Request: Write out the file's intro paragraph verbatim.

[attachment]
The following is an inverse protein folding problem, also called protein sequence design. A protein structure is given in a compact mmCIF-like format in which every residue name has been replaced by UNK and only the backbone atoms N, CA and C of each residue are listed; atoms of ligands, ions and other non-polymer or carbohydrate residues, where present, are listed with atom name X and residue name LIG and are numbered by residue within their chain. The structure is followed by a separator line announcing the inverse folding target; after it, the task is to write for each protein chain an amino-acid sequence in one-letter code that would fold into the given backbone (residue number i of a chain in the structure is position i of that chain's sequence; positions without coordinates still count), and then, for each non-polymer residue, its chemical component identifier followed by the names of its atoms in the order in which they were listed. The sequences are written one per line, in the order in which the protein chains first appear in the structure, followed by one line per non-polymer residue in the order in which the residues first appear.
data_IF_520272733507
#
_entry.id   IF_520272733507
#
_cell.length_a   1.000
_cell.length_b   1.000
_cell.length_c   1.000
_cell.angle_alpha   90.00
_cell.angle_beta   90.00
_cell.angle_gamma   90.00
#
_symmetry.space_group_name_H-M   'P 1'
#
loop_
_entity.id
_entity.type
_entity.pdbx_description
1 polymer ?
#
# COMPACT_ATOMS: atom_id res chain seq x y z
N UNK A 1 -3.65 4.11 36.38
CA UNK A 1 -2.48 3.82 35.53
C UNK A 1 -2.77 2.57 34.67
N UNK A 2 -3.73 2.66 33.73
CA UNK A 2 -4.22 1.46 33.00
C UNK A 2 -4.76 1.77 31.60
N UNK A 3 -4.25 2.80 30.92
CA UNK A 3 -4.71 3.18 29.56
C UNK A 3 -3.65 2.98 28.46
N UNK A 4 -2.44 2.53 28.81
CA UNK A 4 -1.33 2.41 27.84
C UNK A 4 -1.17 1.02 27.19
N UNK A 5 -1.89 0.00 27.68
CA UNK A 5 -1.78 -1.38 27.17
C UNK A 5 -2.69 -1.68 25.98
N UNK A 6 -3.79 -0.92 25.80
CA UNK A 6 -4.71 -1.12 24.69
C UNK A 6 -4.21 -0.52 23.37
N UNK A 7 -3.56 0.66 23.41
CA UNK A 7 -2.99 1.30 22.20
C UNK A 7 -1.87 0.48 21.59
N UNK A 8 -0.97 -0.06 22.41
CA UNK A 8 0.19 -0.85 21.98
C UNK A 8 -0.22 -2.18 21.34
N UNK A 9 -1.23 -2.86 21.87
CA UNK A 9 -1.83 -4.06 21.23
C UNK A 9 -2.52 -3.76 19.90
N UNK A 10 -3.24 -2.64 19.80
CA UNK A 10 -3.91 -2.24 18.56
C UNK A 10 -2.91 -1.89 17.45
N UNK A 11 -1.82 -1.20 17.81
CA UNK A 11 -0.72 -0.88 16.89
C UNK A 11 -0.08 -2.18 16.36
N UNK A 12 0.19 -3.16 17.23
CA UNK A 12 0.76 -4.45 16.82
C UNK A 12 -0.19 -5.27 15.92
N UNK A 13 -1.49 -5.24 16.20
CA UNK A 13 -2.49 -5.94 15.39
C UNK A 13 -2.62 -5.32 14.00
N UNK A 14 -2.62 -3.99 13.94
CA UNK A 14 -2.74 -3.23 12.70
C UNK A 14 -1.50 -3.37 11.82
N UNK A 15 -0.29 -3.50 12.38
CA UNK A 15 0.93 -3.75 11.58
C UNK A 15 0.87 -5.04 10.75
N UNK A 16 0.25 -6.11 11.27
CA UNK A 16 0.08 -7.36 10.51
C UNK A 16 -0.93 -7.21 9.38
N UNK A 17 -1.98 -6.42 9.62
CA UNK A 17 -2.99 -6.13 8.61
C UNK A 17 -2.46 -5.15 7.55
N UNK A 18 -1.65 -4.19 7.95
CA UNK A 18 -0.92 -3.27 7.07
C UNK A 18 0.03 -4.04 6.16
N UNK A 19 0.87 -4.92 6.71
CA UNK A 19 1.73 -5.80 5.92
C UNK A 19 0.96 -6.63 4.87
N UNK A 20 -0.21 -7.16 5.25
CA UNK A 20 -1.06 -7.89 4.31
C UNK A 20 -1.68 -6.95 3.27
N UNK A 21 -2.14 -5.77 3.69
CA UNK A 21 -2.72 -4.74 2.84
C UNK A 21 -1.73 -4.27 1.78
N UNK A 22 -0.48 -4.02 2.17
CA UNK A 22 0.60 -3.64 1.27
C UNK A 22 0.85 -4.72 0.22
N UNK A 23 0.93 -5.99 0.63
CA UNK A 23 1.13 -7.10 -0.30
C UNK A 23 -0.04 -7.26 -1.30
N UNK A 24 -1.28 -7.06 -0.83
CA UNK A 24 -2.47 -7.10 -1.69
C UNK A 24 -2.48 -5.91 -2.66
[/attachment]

The following is an inverse protein folding problem, also called protein sequence design. A protein structure is given in a compact mmCIF-like format in which every residue name has been replaced by UNK and only the backbone atoms N, CA and C of each residue are listed; atoms of ligands, ions and other non-polymer or carbohydrate residues, where present, are listed with atom name X and residue name LIG and are numbered by residue within their chain. The structure is followed by a separator line announcing the inverse folding target; after it, the task is to write for each protein chain an amino-acid sequence in one-letter code that would fold into the given backbone (residue number i of a chain in the structure is position i of that chain's sequence; positions without coordinates still count), and then, for each non-polymer residue, its chemical component identifier followed by the names of its atoms in the order in which they were listed. The sequences are written one per line, in the order in which the protein chains first appear in the structure, followed by one line per non-polymer residue in the order in which the residues first appear.